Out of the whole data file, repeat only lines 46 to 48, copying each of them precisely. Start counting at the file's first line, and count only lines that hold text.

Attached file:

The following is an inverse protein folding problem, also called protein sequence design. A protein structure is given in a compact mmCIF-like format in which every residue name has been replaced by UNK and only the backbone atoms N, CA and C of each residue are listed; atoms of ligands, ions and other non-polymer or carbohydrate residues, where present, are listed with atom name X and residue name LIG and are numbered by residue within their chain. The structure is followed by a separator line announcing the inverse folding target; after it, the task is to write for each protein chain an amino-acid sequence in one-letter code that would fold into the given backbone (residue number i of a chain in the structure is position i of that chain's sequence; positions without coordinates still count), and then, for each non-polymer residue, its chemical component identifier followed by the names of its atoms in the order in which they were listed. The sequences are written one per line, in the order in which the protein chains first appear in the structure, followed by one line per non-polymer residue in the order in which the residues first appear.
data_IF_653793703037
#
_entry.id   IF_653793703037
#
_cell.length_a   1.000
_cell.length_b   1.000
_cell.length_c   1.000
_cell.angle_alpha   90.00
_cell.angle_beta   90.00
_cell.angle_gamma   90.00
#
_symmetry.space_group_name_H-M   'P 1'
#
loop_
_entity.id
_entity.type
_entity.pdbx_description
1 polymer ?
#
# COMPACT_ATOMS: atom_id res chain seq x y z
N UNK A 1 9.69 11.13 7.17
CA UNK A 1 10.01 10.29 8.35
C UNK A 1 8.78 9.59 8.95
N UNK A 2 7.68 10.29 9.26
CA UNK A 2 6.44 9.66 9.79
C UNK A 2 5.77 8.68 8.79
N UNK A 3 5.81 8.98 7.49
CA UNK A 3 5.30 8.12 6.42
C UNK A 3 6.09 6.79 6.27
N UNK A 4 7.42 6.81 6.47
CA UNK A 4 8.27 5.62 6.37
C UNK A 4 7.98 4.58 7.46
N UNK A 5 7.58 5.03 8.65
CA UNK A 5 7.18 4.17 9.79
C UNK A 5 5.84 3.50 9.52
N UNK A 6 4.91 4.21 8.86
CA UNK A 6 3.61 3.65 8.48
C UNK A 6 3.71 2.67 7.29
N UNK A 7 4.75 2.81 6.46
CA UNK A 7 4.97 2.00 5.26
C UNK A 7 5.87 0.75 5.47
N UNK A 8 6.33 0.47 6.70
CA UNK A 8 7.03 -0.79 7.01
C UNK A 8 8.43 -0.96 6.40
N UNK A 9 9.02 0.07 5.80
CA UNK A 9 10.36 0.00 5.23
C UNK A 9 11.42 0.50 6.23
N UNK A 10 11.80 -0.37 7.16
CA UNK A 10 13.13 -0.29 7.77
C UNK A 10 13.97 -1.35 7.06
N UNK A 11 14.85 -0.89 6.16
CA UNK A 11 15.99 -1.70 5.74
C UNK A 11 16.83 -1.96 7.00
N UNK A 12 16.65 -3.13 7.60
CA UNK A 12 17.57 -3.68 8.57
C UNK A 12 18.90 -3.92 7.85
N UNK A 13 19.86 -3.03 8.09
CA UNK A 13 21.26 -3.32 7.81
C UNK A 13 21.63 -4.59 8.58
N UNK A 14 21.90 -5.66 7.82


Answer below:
N UNK A 9 9.02 0.07 5.80
CA UNK A 9 10.36 0.00 5.23
C UNK A 9 11.42 0.50 6.23